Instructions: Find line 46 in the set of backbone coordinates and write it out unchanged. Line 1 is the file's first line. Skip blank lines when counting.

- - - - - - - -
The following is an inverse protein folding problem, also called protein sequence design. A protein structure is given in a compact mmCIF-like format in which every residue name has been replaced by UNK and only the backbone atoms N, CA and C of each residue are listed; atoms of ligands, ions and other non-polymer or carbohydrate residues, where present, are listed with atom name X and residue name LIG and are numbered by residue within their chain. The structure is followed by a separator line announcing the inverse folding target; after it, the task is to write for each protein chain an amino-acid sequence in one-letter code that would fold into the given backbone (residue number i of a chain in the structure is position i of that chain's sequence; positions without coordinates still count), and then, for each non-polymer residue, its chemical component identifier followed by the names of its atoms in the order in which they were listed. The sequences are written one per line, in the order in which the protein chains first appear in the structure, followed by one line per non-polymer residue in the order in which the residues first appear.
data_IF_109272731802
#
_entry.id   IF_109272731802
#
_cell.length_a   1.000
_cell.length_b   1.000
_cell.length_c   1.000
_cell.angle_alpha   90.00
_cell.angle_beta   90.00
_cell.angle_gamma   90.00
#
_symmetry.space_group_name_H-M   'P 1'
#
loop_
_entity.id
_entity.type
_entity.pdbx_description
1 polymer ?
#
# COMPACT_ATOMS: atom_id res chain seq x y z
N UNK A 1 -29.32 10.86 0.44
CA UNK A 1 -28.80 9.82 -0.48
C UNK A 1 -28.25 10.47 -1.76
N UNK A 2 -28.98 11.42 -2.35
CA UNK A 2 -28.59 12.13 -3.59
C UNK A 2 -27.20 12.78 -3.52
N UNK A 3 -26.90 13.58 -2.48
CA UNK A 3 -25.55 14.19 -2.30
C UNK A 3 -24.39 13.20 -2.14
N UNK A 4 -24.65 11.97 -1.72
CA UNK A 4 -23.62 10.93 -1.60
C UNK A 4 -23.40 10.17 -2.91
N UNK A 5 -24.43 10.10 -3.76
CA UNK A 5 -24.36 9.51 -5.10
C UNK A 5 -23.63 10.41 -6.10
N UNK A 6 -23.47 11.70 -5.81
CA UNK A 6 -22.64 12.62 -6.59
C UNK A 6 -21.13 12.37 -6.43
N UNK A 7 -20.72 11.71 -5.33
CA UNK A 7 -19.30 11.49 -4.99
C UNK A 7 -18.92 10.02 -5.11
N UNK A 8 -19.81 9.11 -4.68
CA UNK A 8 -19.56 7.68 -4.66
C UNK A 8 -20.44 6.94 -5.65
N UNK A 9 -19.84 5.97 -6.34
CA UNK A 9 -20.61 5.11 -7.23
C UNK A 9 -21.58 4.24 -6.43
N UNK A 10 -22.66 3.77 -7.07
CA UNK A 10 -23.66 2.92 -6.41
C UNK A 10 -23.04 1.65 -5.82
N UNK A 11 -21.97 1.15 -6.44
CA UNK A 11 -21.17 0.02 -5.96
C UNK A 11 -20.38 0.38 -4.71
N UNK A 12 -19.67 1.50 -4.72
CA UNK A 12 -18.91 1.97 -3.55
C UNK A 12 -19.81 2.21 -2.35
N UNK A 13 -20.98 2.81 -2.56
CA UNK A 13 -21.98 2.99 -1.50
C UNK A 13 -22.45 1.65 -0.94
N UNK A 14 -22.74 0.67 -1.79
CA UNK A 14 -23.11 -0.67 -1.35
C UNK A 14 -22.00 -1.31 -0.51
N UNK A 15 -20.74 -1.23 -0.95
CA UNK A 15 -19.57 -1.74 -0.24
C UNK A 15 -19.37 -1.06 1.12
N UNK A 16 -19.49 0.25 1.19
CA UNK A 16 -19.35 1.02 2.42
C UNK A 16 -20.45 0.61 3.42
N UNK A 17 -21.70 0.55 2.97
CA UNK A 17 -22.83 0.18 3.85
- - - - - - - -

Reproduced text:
N UNK A 9 -19.84 5.97 -6.34